BEIJING, Nov. 27 (Xinhua) -- Chinese Internet users have been tirelessly imitating auspicious hand signals by crew members of the country's first aircraft carrier, Liaoning, in celebration of a crucial breakthrough in marching toward a deep-sea navy.
In a cross between a genuflection and a two-fingered touchdown gesture from American football, two crew members on the carrier's flight deck gave a green light to the pilot of a Chinese J-15 fighter jet who succeeded in the country's first take-off and landing maneuver from such a vehicle.
Taking a close-up shot from images of crew members broadcast in 24-hour news coverage on China Central Television (CCTV) from Sunday to Monday, this unique flight deck signalling was soon imitated by Chinese Internet users on Twitter-like Sina Weibo and other major bulletin board systems in Chinese.
Nicknamed "Carrier Style," it was deemed "cool, powerful and confident as well as amusing and comical" by netizens who uploaded pictures showing various takes on the gesture. "Carrier Style" rapidly eclipsed the online craze for the "Gangnam Style" music video after which it was named.
On Sina Weibo, posts related to "Carrier Style" were followed by more than eight million users in one day and topped the list of hot topics.
"Although the gesture has often been seen in movies, I couldn't restrain my excitement the first time I saw it used in instructing a fighter jet to land and take off from China's first aircraft carrier," commented Han Lu, executive chief editor of a leading car website.
"Like my own child's growing up, it's really a thing worthy of congratulation," wrote "Shizizuo Caimiyu."
Some netizens also praised the Chinese government's swift announcement of the dangerous exercise compared with the long time it took for the refitting of the carrier to be officially confirmed last year.
The successful exercise on the Liaoning was conducted within two months of the carrier's delivery to the People's Liberation Army Navy on Sept. 25.
Enthusiasm for "Carrier Style" has demonstrated that the gesture has been accepted as a totem inspiring self-confidence and pride among Chinese people.
"With carrier-borne fighter jets, now China's own aircraft carrier is truly charting a course for deep seas," commented "lifushou" on Sina Weibo.
"We have done these test flights from the very beginning, and finally we mastered the key skills for the landing of carrier-borne aircraft," said Vice-Admiral Zhang Yongyi, the commander-in-chief in charge of the exercise.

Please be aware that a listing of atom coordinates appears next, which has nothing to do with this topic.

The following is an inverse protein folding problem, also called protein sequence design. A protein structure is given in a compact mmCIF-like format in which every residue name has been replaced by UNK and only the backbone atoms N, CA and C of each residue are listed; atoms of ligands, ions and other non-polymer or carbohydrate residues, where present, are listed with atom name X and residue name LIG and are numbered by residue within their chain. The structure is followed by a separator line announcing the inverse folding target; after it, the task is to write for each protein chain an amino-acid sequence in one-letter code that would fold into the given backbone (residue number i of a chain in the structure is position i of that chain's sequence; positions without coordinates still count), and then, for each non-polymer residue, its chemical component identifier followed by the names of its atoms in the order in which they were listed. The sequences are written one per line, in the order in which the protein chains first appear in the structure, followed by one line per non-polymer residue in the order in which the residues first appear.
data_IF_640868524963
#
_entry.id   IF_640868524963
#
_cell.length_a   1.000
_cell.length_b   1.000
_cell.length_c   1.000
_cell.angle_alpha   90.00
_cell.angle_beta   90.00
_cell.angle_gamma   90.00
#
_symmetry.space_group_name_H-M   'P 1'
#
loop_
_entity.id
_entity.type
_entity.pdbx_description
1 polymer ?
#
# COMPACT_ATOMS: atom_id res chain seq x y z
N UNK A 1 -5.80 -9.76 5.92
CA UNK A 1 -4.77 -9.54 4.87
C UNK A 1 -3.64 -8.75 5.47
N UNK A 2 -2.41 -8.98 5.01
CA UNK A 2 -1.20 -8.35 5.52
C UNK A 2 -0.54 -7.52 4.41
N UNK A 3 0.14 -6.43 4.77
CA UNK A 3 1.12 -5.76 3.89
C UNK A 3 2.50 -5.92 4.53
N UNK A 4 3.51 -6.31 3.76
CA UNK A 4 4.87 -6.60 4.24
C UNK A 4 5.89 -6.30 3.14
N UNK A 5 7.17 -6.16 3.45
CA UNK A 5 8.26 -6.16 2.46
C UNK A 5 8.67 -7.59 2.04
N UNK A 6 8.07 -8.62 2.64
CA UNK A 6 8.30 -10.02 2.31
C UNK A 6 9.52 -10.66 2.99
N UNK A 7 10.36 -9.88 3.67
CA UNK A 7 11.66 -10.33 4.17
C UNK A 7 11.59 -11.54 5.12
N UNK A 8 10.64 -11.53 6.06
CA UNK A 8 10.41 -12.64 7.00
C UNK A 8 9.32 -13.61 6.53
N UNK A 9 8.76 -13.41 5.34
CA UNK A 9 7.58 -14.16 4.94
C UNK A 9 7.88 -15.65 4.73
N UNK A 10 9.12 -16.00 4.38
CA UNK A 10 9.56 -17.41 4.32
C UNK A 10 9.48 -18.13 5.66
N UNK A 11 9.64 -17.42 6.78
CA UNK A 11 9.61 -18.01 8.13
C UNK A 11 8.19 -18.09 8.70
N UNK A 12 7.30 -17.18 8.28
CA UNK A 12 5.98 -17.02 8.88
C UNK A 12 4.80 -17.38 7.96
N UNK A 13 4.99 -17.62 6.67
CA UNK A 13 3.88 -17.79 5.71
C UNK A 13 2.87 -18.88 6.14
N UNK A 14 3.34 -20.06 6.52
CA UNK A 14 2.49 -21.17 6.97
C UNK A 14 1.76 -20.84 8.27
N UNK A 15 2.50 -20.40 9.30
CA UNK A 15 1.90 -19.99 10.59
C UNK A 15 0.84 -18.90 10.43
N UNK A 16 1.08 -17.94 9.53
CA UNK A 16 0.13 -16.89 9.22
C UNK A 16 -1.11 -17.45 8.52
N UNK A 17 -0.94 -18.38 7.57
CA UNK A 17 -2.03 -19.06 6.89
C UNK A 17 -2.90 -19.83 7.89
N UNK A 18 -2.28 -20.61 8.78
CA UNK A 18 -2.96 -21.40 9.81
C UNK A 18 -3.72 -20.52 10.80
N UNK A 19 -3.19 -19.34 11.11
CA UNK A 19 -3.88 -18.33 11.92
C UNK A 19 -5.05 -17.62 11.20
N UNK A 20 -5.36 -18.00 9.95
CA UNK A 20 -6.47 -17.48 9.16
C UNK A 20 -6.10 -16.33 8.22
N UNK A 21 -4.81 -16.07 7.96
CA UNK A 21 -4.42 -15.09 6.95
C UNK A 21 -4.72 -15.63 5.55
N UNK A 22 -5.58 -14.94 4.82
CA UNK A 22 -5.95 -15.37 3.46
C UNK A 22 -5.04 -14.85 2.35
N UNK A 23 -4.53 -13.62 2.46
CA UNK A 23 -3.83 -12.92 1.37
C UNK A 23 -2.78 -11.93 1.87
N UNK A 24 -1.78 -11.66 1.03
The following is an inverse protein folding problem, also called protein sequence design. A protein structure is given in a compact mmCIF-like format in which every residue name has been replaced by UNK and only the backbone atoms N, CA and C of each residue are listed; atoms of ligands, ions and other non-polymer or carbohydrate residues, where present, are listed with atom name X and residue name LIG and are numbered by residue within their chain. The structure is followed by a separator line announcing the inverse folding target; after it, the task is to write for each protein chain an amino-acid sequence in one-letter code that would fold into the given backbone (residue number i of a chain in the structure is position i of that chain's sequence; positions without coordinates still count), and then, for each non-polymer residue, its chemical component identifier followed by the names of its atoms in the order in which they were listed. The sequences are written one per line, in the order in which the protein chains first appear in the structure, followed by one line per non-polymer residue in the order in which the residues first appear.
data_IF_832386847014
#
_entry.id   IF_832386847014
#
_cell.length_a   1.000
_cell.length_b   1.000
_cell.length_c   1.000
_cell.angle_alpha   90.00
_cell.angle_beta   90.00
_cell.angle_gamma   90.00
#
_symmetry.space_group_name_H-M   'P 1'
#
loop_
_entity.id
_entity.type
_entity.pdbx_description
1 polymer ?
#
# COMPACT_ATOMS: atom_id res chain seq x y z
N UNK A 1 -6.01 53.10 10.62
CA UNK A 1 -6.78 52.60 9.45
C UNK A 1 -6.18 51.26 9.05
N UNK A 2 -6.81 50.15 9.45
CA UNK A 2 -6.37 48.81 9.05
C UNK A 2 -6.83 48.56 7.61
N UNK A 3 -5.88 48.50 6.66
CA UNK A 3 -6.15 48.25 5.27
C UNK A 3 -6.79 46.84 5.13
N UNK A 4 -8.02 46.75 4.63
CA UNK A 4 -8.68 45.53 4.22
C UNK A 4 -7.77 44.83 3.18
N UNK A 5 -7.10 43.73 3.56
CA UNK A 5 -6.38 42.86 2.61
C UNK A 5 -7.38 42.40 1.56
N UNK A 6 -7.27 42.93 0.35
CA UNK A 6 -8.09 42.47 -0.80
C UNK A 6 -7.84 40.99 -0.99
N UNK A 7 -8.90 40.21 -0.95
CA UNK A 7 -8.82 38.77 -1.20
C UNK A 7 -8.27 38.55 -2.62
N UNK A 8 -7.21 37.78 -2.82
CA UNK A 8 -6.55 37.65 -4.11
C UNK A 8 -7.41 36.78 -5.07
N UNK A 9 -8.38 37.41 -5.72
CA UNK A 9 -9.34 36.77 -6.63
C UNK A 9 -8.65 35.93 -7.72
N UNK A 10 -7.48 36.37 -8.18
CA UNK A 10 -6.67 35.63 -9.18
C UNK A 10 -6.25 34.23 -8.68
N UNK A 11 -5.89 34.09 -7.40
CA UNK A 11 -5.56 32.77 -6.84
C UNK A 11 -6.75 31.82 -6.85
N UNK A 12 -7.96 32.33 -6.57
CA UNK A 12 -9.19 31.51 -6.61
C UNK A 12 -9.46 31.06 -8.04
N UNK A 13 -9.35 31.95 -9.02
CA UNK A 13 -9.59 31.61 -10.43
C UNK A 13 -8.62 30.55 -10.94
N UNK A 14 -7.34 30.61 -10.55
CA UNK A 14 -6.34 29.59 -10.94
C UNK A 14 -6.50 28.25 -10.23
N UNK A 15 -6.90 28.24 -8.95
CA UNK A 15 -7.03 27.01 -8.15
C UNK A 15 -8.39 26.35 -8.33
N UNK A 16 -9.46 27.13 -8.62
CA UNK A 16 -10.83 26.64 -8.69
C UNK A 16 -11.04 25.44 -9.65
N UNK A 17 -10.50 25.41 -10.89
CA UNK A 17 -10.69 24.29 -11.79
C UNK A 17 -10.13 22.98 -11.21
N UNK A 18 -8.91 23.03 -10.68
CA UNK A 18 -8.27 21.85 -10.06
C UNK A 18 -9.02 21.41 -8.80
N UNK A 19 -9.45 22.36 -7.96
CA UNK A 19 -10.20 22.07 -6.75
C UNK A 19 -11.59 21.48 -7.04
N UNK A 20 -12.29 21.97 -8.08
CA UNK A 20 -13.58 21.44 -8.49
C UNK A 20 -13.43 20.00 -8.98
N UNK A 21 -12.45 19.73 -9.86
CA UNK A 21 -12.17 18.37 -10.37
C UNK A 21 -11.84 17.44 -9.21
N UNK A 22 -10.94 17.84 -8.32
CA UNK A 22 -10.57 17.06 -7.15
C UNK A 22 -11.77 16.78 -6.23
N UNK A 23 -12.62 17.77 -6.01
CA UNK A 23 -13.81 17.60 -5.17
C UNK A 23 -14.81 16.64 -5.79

"It's like dancing on a knife point as the aircraft has to land on a very limited space," Zhang said.
The success of the exercise on the Liaoning, using a ski-jump type take-off instead of a catapult system, makes China one of a handful of countries to have mastered landing and take-off of fixed-wing jets on an aircraft carrier.
Refitted from the former Soviet Union's unfinished carrier Varyag, China's first aircraft carrier was towed to Dalian in northeast China in 2003.
Some netizens have expressed expectation of an aircraft carrier entirely designed and made by China, as they said that will really "make the Chinese feel more proud and secure."
Chinese authorities said the aircraft carrier will be mainly used for training and scientific research, and its operation will not change its national defense policy, which is defensive in nature.
Military experts estimated that the J-15, which debuted during the exercise, has comprehensive capabilities comparable to those of the Russian Su-33 and the U.S. F/A-18.
While people immersed themselves in "Carrier Style," Luo Yang, the chief of the carrier-borne J-15 project died of a heart attack on the carrier's voyage back to base on Sunday.
CCTV confirmed Luo's death on Monday to many netizens' disbelief at the grievous news.
"I just could not control such mixed feelings on a day when we should have had thousands of reasons for celebration," "shuijunnandang" wrote on Sina Weibo. "Under unimaginable pressure, Luo sacrificed himself to turn J-15 jets' take-off and landing into reality."